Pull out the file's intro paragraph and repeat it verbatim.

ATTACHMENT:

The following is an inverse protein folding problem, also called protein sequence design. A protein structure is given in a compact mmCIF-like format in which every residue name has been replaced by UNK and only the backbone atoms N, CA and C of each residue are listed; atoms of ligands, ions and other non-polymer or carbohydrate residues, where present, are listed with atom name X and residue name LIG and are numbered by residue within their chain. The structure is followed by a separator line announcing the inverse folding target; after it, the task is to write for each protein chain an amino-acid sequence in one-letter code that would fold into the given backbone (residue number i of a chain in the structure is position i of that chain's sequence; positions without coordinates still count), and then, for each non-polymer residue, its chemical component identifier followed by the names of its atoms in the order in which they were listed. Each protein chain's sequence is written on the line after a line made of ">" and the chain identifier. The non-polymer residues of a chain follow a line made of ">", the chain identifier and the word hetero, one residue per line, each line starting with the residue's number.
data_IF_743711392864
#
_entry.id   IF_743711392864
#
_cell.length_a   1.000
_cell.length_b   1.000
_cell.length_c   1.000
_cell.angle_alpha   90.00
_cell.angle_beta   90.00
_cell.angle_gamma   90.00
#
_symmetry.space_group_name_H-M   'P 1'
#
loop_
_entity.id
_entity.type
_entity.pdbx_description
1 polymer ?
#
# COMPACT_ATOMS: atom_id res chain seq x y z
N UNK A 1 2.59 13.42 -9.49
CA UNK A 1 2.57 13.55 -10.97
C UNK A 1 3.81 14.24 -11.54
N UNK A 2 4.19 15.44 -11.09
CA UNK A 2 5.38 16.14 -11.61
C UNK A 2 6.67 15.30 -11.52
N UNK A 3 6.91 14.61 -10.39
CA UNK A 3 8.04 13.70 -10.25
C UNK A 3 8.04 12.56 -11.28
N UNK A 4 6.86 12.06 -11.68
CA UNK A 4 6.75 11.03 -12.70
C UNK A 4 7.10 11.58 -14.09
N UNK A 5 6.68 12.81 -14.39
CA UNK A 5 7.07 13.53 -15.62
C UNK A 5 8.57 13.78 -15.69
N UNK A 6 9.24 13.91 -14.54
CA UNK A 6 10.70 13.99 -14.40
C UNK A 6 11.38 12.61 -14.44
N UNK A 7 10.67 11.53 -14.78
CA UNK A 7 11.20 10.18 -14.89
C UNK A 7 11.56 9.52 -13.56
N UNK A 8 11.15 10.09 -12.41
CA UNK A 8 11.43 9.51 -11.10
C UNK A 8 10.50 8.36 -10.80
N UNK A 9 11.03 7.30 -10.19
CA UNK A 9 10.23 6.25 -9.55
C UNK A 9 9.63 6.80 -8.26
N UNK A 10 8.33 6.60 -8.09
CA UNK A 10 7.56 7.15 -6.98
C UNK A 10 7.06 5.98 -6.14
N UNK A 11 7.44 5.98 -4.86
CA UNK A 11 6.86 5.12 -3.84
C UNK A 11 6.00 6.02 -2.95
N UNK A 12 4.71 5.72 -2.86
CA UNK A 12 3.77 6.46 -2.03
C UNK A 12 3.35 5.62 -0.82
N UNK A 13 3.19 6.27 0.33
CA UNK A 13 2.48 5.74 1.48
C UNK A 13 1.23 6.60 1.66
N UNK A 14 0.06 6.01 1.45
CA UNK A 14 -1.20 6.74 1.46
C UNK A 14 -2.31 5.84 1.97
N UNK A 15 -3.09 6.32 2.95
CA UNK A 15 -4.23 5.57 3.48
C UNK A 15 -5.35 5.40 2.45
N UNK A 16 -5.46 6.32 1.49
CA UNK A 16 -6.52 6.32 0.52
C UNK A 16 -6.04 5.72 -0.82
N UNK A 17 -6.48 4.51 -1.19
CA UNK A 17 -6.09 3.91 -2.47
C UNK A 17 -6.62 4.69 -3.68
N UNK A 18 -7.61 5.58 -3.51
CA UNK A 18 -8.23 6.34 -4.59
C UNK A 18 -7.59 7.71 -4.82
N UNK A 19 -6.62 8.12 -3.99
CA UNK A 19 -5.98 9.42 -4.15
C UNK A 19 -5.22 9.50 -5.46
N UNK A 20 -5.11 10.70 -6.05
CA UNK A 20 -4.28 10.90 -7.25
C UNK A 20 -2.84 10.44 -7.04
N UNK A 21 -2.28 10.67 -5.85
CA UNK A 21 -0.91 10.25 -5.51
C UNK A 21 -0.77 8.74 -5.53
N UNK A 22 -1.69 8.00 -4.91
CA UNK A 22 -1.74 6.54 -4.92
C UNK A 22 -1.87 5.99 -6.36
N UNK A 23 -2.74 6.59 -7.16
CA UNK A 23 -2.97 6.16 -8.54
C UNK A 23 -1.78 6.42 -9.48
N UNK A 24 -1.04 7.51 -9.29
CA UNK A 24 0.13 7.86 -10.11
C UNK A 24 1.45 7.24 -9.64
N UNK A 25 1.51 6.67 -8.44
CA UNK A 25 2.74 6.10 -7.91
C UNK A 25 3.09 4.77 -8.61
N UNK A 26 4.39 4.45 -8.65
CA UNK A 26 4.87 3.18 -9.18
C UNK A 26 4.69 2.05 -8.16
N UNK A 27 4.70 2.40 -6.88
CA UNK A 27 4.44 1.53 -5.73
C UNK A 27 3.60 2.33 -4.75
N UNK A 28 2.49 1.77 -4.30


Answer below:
The following is an inverse protein folding problem, also called protein sequence design. A protein structure is given in a compact mmCIF-like format in which every residue name has been replaced by UNK and only the backbone atoms N, CA and C of each residue are listed; atoms of ligands, ions and other non-polymer or carbohydrate residues, where present, are listed with atom name X and residue name LIG and are numbered by residue within their chain. The structure is followed by a separator line announcing the inverse folding target; after it, the task is to write for each protein chain an amino-acid sequence in one-letter code that would fold into the given backbone (residue number i of a chain in the structure is position i of that chain's sequence; positions without coordinates still count), and then, for each non-polymer residue, its chemical component identifier followed by the names of its atoms in the order in which they were listed. Each protein chain's sequence is written on the line after a line made of ">" and the chain identifier. The non-polymer residues of a chain follow a line made of ">", the chain identifier and the word hetero, one residue per line, each line starting with the residue's number.